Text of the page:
During the first COVID-19 wave, there were not many cases in Lithuania, but the second wave impacted Lithuania quite strongly. According to the morbidity rates, we became one of the worst affected countries in Europe.
Perinatology, as one of the areas of healthcare, was also affected by this pandemic. We had to reorganize the working principles of the hospitals that provide perinatal medicine. Specialized, isolated wards, where SARS-CoV-2-infected women gave birth, were installed. However, once the second wave spread, these departments were not able to handle it anymore, so the SARS-CoV-2-infected women gave birth in almost all of the country’s hospitals. Out of the 25 hospitals that provide perinatal healthcare, there were SARS-CoV-2-infected women in 17 of them.
In 2020, out of the country’s 2.794 million citizens, 151 SARS-CoV-2-infected women gave birth. Most of them were asymptomatic, and a few had light-to-medium symptoms. Two women had a severe form of COVID-19. All of the mothers who had COVID-19 recovered successfully.
There were 10 SARS-CoV-2-infected babies in 2020 in Lithuania. Following the UENPS recommendations, the newborns were nursed in the rooms next to their mothers. The frequency of transmission of the virus was about 6.6% of all the SARS-CoV-2-positive mothers.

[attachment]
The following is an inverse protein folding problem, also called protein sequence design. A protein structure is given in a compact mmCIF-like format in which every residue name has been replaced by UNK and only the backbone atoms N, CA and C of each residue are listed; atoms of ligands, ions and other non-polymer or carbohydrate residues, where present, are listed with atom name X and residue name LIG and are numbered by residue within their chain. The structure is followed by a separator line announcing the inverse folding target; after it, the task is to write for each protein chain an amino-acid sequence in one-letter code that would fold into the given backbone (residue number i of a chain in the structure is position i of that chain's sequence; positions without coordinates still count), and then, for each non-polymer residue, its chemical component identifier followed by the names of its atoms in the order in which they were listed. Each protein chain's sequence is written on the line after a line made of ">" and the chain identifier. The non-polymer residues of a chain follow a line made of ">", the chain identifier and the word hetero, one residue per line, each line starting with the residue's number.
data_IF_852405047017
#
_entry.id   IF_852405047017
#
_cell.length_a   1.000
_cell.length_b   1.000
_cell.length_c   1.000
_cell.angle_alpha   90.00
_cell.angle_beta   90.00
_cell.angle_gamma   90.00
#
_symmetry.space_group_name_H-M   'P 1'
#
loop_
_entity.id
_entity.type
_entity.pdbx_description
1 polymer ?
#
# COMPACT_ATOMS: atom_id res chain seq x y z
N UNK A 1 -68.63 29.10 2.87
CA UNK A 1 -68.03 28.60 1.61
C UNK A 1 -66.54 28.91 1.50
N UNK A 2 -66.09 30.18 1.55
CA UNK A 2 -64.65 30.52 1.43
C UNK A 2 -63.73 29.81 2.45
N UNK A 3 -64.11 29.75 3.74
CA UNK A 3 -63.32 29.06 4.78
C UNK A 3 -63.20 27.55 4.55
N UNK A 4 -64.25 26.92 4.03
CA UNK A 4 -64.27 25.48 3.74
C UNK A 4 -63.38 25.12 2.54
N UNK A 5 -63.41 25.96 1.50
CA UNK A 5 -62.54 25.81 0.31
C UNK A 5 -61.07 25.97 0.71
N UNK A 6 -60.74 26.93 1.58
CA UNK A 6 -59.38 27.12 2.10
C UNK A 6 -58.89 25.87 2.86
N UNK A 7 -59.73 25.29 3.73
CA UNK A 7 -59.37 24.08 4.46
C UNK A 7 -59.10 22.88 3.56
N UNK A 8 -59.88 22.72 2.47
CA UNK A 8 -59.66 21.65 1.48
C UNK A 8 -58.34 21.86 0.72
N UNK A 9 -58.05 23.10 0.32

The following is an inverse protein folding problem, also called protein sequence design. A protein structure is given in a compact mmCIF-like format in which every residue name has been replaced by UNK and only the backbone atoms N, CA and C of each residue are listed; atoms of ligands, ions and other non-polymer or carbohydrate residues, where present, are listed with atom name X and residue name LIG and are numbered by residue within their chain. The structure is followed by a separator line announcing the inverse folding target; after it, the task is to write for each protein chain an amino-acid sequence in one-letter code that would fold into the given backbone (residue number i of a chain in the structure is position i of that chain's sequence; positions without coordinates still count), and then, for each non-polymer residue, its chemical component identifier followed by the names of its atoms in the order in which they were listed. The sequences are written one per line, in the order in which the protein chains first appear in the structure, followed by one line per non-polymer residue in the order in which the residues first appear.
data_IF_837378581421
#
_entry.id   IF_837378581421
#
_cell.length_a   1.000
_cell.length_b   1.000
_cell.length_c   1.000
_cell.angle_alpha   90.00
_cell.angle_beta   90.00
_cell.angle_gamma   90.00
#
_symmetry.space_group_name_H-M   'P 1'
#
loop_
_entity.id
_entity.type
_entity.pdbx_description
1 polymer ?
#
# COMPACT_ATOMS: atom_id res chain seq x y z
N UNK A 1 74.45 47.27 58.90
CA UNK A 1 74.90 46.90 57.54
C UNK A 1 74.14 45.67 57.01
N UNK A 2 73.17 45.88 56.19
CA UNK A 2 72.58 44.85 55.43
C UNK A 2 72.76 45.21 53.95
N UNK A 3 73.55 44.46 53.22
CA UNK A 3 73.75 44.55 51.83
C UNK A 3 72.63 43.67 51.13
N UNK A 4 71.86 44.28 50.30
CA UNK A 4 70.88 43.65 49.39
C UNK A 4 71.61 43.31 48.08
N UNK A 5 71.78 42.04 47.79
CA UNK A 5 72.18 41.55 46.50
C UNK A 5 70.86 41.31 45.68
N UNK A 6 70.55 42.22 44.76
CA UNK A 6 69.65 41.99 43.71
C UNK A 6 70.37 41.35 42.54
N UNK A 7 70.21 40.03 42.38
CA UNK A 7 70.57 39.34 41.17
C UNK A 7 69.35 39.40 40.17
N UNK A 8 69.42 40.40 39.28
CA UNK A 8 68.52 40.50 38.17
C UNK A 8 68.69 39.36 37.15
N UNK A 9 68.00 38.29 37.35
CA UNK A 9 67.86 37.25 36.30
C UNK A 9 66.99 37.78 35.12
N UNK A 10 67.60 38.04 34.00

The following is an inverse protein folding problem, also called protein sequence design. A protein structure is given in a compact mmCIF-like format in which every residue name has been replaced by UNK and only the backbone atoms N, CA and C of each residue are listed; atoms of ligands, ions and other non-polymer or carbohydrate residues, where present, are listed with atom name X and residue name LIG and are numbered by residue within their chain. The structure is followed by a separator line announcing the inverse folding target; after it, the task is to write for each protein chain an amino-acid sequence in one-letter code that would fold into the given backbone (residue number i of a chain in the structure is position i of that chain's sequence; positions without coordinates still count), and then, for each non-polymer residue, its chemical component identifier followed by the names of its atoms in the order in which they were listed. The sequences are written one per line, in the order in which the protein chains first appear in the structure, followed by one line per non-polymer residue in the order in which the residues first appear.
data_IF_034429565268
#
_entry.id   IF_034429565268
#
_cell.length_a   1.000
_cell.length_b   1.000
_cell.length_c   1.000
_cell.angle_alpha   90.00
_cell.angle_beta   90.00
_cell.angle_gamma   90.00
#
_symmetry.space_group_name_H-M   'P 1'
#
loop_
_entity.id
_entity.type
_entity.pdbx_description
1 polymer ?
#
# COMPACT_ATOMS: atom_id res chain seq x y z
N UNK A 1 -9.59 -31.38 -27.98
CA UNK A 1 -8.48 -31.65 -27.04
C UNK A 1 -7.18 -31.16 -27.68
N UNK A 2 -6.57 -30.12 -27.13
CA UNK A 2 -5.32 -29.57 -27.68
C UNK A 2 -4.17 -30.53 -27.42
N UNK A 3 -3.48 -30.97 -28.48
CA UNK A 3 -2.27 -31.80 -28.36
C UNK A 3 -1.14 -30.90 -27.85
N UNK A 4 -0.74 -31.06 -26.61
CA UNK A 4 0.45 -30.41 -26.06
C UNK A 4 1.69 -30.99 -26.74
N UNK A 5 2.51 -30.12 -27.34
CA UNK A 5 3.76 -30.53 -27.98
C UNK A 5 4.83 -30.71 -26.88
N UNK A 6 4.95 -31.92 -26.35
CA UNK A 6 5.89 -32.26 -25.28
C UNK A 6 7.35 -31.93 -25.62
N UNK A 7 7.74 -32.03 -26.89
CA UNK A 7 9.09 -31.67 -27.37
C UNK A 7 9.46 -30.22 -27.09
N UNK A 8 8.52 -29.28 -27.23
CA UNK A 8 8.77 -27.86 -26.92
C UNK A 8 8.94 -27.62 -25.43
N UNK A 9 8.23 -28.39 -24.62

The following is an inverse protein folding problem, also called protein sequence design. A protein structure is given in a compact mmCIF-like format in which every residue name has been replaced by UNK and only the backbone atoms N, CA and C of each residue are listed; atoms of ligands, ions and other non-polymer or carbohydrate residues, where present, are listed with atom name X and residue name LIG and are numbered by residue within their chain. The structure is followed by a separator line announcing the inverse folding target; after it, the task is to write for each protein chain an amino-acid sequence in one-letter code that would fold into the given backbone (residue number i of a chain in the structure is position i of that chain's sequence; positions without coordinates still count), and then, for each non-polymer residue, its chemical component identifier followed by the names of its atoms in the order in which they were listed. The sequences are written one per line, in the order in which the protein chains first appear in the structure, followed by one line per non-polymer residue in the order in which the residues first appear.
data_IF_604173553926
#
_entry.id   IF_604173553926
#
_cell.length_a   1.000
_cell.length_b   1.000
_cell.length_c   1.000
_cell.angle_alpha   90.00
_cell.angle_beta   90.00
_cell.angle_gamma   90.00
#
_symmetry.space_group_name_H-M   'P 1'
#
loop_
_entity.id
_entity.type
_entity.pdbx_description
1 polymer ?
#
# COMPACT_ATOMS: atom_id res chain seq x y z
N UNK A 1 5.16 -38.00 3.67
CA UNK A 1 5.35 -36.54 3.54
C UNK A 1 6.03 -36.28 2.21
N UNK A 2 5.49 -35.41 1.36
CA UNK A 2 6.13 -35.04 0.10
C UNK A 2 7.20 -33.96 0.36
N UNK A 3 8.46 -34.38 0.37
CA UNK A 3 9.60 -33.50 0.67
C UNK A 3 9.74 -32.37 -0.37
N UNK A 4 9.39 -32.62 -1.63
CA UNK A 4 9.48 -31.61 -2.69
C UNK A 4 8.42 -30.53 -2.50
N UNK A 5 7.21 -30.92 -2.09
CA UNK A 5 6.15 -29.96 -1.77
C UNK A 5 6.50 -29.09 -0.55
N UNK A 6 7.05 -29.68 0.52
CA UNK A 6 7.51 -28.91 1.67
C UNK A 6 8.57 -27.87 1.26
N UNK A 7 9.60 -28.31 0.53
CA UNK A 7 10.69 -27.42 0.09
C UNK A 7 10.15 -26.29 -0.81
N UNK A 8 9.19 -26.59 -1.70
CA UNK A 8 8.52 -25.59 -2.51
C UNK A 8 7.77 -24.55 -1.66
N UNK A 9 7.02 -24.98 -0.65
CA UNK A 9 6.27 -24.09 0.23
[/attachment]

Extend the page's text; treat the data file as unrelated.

COVID-19 changed the tactics of both delivery and newborn care in the hospital. Childbirth is a significant moment in a family. During the pandemic, the family-oriented policy suffered because the second parent’s hospitalization was not allowed anymore due to the restrictions.
At the beginning of the pandemic, the Ministry of Health of the Republic of Lithuania, along with professional associations of perinatal medicine (the Lithuanian Association of Obstetricians and Gynecologists and the Lithuanian Neonatology Association), published national guidelines.